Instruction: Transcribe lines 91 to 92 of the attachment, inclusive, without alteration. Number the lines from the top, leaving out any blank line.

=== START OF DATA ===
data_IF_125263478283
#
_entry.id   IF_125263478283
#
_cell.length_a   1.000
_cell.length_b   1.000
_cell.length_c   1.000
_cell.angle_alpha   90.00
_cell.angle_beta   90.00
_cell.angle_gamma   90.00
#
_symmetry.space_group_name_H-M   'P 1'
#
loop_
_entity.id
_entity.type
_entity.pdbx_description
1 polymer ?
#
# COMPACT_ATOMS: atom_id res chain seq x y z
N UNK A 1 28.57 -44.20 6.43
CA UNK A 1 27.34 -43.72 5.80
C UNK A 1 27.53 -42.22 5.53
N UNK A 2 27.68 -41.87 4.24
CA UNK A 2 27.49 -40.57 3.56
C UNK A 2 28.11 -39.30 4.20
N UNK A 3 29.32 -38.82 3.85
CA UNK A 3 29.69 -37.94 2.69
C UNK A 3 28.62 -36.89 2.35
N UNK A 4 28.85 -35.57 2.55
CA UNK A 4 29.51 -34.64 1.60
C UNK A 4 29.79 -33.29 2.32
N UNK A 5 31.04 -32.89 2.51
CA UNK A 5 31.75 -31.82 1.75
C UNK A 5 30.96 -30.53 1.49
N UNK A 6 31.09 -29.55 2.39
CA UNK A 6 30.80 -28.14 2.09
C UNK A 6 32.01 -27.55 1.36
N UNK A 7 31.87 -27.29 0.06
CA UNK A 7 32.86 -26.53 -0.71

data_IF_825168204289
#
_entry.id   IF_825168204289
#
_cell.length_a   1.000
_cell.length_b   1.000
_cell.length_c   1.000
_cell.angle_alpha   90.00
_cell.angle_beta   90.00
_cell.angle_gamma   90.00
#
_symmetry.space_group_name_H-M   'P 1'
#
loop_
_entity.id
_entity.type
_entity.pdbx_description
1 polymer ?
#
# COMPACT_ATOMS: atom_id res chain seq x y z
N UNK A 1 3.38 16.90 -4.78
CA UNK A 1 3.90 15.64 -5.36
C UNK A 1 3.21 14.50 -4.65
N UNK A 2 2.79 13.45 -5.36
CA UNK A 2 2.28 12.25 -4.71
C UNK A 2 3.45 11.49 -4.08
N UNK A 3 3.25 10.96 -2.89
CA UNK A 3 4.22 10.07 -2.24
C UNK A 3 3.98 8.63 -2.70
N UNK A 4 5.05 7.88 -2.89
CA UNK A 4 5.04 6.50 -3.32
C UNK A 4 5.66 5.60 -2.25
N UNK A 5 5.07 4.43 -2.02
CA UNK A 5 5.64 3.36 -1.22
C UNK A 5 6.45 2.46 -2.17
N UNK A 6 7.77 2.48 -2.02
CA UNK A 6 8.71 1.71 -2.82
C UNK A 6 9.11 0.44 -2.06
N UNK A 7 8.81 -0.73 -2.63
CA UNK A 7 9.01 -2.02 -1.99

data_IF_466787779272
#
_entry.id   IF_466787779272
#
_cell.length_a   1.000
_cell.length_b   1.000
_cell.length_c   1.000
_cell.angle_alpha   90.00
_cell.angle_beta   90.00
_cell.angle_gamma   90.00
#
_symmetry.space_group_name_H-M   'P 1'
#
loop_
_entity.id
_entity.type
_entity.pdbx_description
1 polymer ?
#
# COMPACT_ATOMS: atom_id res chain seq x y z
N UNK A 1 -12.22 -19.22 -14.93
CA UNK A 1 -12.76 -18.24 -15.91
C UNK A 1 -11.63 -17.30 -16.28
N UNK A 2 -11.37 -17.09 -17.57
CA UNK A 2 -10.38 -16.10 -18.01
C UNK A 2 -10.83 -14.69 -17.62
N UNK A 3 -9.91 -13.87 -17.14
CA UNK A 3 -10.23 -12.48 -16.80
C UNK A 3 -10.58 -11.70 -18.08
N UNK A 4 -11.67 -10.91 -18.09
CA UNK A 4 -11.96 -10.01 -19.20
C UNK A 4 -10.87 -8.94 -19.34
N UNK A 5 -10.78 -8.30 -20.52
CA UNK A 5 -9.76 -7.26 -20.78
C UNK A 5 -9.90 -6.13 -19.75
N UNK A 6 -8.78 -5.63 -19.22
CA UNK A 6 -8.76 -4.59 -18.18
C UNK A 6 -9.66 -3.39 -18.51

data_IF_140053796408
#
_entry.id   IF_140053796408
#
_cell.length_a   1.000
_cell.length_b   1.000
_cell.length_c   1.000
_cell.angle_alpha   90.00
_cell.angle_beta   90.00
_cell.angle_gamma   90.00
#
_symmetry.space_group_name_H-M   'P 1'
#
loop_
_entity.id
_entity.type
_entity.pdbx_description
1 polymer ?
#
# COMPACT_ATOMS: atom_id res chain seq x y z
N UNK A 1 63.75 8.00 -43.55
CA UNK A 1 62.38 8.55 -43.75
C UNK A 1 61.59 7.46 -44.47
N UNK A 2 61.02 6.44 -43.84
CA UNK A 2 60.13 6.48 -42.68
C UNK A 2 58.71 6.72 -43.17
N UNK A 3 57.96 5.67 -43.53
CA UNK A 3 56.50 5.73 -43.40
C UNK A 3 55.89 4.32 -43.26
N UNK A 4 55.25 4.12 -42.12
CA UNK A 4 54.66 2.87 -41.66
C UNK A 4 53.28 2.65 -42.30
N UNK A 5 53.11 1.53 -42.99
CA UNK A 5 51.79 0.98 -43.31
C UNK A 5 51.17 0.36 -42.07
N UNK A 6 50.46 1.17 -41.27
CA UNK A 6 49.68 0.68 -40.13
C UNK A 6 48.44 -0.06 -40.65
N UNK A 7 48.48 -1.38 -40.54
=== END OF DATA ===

#
_symmetry.space_group_name_H-M   'P 1'